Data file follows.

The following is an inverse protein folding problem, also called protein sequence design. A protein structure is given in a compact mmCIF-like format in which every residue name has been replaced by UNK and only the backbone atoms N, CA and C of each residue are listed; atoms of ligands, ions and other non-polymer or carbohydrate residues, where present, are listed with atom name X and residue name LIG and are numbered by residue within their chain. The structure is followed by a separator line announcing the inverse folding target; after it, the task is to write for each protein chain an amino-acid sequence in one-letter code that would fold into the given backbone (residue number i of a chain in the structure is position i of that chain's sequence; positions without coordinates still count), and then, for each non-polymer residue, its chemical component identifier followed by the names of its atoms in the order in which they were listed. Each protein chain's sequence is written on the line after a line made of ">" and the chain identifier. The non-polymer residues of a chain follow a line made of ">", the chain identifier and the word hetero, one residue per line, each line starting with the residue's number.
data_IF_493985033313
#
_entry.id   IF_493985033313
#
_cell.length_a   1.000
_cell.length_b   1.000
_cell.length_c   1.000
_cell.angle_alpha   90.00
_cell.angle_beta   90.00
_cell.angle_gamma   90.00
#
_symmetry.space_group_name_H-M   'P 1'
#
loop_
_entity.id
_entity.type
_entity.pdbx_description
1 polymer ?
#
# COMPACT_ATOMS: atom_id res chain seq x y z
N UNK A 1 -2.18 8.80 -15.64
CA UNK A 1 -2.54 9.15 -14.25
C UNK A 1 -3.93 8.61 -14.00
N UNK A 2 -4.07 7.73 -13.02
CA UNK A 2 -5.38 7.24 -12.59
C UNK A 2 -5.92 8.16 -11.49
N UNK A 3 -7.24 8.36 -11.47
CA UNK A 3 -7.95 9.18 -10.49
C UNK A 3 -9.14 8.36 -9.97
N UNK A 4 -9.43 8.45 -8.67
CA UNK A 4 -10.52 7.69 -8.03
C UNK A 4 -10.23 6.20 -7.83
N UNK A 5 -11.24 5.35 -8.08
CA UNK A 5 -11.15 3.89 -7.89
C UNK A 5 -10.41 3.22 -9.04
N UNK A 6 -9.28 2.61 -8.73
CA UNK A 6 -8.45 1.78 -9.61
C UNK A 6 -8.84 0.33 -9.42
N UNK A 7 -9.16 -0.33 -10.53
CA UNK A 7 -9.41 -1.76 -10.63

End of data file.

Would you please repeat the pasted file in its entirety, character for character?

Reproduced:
The following is an inverse protein folding problem, also called protein sequence design. A protein structure is given in a compact mmCIF-like format in which every residue name has been replaced by UNK and only the backbone atoms N, CA and C of each residue are listed; atoms of ligands, ions and other non-polymer or carbohydrate residues, where present, are listed with atom name X and residue name LIG and are numbered by residue within their chain. The structure is followed by a separator line announcing the inverse folding target; after it, the task is to write for each protein chain an amino-acid sequence in one-letter code that would fold into the given backbone (residue number i of a chain in the structure is position i of that chain's sequence; positions without coordinates still count), and then, for each non-polymer residue, its chemical component identifier followed by the names of its atoms in the order in which they were listed. Each protein chain's sequence is written on the line after a line made of ">" and the chain identifier. The non-polymer residues of a chain follow a line made of ">", the chain identifier and the word hetero, one residue per line, each line starting with the residue's number.
data_IF_493985033313
#
_entry.id   IF_493985033313
#
_cell.length_a   1.000
_cell.length_b   1.000
_cell.length_c   1.000
_cell.angle_alpha   90.00
_cell.angle_beta   90.00
_cell.angle_gamma   90.00
#
_symmetry.space_group_name_H-M   'P 1'
#
loop_
_entity.id
_entity.type
_entity.pdbx_description
1 polymer ?
#
# COMPACT_ATOMS: atom_id res chain seq x y z
N UNK A 1 -2.18 8.80 -15.64
CA UNK A 1 -2.54 9.15 -14.25
C UNK A 1 -3.93 8.61 -14.00
N UNK A 2 -4.07 7.73 -13.02
CA UNK A 2 -5.38 7.24 -12.59
C UNK A 2 -5.92 8.16 -11.49
N UNK A 3 -7.24 8.36 -11.47
CA UNK A 3 -7.95 9.18 -10.49
C UNK A 3 -9.14 8.36 -9.97
N UNK A 4 -9.43 8.45 -8.67
CA UNK A 4 -10.52 7.69 -8.03
C UNK A 4 -10.23 6.20 -7.83
N UNK A 5 -11.24 5.35 -8.08
CA UNK A 5 -11.15 3.89 -7.89
C UNK A 5 -10.41 3.22 -9.04
N UNK A 6 -9.28 2.61 -8.73
CA UNK A 6 -8.45 1.78 -9.61
C UNK A 6 -8.84 0.33 -9.42
N UNK A 7 -9.16 -0.33 -10.53
CA UNK A 7 -9.41 -1.76 -10.63